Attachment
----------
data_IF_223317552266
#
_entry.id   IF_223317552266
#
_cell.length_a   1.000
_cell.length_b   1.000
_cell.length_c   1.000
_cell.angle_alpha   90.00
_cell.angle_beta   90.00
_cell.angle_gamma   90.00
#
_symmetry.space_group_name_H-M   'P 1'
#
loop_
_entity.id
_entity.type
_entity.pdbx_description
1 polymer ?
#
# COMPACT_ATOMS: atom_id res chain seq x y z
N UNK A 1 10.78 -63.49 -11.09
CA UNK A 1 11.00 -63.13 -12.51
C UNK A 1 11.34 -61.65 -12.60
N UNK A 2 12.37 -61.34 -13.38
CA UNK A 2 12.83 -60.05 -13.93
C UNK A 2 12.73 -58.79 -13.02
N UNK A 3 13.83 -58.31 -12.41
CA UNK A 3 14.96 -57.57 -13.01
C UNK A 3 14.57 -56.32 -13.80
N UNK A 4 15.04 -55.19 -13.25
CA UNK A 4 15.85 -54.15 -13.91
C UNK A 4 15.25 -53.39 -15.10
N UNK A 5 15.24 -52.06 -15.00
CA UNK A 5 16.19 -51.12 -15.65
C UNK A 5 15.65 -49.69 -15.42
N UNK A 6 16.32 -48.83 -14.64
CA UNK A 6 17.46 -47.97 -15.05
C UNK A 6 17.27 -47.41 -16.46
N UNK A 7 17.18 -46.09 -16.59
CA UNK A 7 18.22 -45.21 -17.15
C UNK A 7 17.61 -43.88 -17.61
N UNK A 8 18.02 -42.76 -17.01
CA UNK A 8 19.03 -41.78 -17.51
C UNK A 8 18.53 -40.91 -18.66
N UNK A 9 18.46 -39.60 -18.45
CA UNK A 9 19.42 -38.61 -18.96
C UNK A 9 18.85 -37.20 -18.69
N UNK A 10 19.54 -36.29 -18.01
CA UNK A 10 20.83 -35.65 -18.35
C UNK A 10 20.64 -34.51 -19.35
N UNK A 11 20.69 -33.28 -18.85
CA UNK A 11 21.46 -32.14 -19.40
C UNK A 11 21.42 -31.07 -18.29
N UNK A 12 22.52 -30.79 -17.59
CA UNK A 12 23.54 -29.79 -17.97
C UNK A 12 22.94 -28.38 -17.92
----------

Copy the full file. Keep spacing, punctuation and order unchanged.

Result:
data_IF_223317552266
#
_entry.id   IF_223317552266
#
_cell.length_a   1.000
_cell.length_b   1.000
_cell.length_c   1.000
_cell.angle_alpha   90.00
_cell.angle_beta   90.00
_cell.angle_gamma   90.00
#
_symmetry.space_group_name_H-M   'P 1'
#
loop_
_entity.id
_entity.type
_entity.pdbx_description
1 polymer ?
#
# COMPACT_ATOMS: atom_id res chain seq x y z
N UNK A 1 10.78 -63.49 -11.09
CA UNK A 1 11.00 -63.13 -12.51
C UNK A 1 11.34 -61.65 -12.60
N UNK A 2 12.37 -61.34 -13.38
CA UNK A 2 12.83 -60.05 -13.93
C UNK A 2 12.73 -58.79 -13.02
N UNK A 3 13.83 -58.31 -12.41
CA UNK A 3 14.96 -57.57 -13.01
C UNK A 3 14.57 -56.32 -13.80
N UNK A 4 15.04 -55.19 -13.25
CA UNK A 4 15.85 -54.15 -13.91
C UNK A 4 15.25 -53.39 -15.10
N UNK A 5 15.24 -52.06 -15.00
CA UNK A 5 16.19 -51.12 -15.65
C UNK A 5 15.65 -49.69 -15.42
N UNK A 6 16.32 -48.83 -14.64
CA UNK A 6 17.46 -47.97 -15.05
C UNK A 6 17.27 -47.41 -16.46
N UNK A 7 17.18 -46.09 -16.59
CA UNK A 7 18.22 -45.21 -17.15
C UNK A 7 17.61 -43.88 -17.61
N UNK A 8 18.02 -42.76 -17.01
CA UNK A 8 19.03 -41.78 -17.51
C UNK A 8 18.53 -40.91 -18.66
N UNK A 9 18.46 -39.60 -18.45
CA UNK A 9 19.42 -38.61 -18.96
C UNK A 9 18.85 -37.20 -18.69
N UNK A 10 19.54 -36.29 -18.01
CA UNK A 10 20.83 -35.65 -18.35
C UNK A 10 20.64 -34.51 -19.35
N UNK A 11 20.69 -33.28 -18.85
CA UNK A 11 21.46 -32.14 -19.40
C UNK A 11 21.42 -31.07 -18.29
N UNK A 12 22.52 -30.79 -17.59
CA UNK A 12 23.54 -29.79 -17.97
C UNK A 12 22.94 -28.38 -17.92